Unexpected experiment this last semester. I had two classes on the same topic (Am. Hist. II) at two different schools. I used two different textbooks and attempted two different approaches to teaching this survey.
At the Community College (CC), I used The American Journey, and they read one or two chapters per week. I guess you might call this “coverage,” meaning that we strove to get a comprehensive picture of historical events between 1865 and now. In class, I used directed discussions to reinforce what they had read. (I also used weekly online quizzes to compel them to actually read. And that worked.) I’m not certain how the students felt about the actual textbook, but I like it. The chapters obviously reflect the latest historigraphical trends, are engagingly written, and—happily—emphasize those things in American history that I like to teach. (For instance—the continuity and, ahem, evolution, of the conservative sensibility from before Scopes and beyond. The model of conflating the “60s” and “70s” as one giant headache—the stagnation of the New Deal coalition—is refreshing, and makes a perfect foil for understanding the Reagan Revolution.) The problem here is that after a quick discussion of the main points, that was pretty much it. Class over. (CC class, once a week after everyone comes from a full time job, is not the place to assign extra reading or keep them in class once we’ve got past the primary intellectual struggle.)
This is all real nice and ordinary, but compare it to my Four Year College (FYC) class. For them, I assigned the Major Problems book, plus a raft of articles from J-Stor. For those who don’t know, the Major Problems books are not comprehensive historical narratives, but chronologically arranged considerations of a “major question” about time periods in the American past. The chapters contain about a dozen primary sources, and two historical essays that (ideally) argue opposing points. I wasn’t really practicing the “uncoverage” model of survey teaching, but using the MP book eschews a comprehensive narrative in favor of analytical focus on discrete parts of the story.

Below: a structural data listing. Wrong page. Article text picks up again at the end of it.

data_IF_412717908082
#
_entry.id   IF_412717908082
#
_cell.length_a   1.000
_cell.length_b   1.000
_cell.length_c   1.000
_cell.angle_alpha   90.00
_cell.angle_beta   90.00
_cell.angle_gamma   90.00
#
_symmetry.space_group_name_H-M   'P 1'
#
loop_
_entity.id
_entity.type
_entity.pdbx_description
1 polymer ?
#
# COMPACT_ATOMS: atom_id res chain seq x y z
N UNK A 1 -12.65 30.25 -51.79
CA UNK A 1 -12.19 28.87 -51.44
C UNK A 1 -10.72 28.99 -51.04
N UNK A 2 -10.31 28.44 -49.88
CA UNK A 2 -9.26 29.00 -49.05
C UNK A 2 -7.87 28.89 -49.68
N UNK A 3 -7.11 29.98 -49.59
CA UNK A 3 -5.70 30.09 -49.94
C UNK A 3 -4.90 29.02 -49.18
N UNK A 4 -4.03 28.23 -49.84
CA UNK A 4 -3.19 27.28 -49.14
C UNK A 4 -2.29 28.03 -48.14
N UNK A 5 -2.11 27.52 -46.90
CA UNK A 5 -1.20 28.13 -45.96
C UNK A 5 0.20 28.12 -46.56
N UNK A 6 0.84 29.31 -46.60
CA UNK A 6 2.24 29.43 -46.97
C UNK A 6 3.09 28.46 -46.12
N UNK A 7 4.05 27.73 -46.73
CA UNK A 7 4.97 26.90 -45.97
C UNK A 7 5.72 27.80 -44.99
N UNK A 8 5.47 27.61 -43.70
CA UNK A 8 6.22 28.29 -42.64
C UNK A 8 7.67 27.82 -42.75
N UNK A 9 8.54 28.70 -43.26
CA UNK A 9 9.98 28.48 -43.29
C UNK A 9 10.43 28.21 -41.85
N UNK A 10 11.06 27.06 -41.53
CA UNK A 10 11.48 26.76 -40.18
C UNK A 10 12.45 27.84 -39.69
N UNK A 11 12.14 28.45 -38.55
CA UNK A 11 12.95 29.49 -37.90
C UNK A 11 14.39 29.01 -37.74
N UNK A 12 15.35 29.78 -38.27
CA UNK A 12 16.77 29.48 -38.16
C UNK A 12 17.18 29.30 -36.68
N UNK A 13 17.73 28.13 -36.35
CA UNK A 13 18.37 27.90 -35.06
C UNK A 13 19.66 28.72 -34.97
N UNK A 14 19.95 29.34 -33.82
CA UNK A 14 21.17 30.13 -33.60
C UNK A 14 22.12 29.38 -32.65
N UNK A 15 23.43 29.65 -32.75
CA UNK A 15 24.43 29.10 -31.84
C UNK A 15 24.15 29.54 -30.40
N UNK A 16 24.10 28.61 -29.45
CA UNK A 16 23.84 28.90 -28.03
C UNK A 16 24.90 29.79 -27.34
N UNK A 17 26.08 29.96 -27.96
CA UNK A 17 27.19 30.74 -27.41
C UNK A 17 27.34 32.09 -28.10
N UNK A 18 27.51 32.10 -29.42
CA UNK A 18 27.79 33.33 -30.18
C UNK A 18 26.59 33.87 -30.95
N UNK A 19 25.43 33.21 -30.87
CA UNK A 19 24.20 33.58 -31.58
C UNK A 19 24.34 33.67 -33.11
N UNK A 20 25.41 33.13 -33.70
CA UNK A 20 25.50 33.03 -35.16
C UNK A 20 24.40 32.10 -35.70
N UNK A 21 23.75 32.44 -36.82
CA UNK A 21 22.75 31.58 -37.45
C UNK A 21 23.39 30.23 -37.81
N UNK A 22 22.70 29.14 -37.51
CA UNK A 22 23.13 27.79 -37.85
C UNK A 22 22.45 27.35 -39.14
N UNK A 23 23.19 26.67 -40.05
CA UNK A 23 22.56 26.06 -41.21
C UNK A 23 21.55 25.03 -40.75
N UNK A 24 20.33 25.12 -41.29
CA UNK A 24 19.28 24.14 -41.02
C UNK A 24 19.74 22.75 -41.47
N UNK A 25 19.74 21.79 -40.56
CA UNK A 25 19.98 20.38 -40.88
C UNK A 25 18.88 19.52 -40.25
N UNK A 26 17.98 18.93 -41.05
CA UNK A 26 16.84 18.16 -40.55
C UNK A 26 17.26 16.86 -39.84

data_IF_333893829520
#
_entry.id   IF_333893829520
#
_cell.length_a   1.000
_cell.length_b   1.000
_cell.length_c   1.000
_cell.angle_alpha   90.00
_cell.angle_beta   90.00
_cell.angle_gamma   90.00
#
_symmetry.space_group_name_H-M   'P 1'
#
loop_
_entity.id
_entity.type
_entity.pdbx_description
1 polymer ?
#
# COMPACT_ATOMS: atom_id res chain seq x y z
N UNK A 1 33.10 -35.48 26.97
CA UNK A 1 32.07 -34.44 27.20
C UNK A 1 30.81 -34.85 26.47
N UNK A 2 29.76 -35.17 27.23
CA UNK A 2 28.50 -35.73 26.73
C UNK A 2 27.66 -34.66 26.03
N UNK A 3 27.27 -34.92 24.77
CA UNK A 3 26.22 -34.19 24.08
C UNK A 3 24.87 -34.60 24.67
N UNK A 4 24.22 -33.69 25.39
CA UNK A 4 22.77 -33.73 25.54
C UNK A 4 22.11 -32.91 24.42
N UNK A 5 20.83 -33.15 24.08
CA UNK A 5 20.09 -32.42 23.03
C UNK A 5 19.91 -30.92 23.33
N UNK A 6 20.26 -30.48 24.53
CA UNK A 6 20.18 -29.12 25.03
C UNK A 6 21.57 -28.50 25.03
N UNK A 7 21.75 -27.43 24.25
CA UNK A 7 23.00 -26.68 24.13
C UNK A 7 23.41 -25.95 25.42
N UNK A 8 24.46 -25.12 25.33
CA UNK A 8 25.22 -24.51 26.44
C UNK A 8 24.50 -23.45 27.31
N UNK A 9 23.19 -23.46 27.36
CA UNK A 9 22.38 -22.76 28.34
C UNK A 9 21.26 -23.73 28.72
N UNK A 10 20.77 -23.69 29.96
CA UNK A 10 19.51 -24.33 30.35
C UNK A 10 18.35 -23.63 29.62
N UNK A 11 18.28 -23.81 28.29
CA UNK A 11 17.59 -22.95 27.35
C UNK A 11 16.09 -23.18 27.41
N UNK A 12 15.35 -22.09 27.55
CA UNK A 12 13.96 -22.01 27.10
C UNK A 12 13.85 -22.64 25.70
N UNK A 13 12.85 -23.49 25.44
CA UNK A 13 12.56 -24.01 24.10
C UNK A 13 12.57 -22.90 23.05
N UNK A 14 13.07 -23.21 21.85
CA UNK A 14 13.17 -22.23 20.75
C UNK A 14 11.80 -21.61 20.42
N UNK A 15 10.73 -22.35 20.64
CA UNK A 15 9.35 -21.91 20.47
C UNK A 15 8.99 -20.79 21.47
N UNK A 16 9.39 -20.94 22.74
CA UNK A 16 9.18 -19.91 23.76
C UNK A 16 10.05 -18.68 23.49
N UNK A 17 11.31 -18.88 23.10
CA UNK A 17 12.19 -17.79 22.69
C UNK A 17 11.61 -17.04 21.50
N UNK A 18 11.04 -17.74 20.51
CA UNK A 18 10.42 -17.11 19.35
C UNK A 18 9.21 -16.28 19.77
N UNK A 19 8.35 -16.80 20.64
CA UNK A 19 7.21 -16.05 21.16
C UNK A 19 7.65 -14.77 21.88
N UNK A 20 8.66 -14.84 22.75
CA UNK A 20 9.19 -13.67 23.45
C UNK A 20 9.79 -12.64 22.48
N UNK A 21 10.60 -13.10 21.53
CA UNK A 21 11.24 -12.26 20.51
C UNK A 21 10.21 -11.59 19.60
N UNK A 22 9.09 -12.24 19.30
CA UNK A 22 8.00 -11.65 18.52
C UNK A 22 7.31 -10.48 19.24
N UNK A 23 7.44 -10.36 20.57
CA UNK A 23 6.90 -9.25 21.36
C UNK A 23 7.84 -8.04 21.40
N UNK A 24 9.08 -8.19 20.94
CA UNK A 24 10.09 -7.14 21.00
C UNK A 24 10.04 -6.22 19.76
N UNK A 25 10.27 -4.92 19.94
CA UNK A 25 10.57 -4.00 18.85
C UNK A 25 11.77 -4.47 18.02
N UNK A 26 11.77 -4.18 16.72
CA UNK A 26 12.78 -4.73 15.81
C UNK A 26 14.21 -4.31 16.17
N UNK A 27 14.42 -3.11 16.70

And that was the problem. For most of the FYC students, this was the first, and probably only, history class they would take. And most of them were not liberal arts majors. (This is about the only thing they shared with the CC students.) So, they were completely unprepared to jump into deep analytical discussions of turning points in American History. They largely didn’t know American History. In museums, we might say that they were not afforded an opportunity to become oriented to their surroundings. And this became a major stumbling block in the first half of the semester as I pressed them to consider aspects of industrialization or immigrant life while they had absolutely no concept of what it even meant to be in the 1880s. No safety net of a popular song or style, no life raft of recognizable president or event, no toe-hold on a defining characteristic of an age. (Demonstrating in a small way that historical thinking truly is an unnatural act.)
I became frustrated as the discussions foundered and the students obviously didn’t know what to do. (I’m going to discuss this particular problem in another post.) I wanted desperately to chuck the MP book* and just give them The American Journey book because that would provide a large framework for understanding where we were and what is going on. Orientation is good, but this felt like a backwards step in the pedagogy of history. We solved this by cutting back on analytical discussion and introducing “coverage lectures,” wherein I devoted lots of class time to…well…traditional lecturing, in an attempt to provide students a starting point. I think this worked, as the analytical discussion of the MP essays and documents became shorter, but far more rewarding (particularly as they blended with my lectures.)
*If Ed Blum is reading this…don’t worry, I didn’t, and I’ll use this book again.
Point is, I felt like the comprehensive narrative reading and approach conveyed best the important points in American history that students need to know. But teaching surveys is decidedly headed away from this approach. I eventually reached a point at the FYC where I felt comfortable with using the MP book, but that happened because I devoted more time to preparing for class, and didn’t get a thing done on my dissertation.
The other point is this: FUTURE EMPLOYERS—I am flexible, always learning and experimenting, and always turning to SOTL to improve my classes. This is a thing you want in a department member.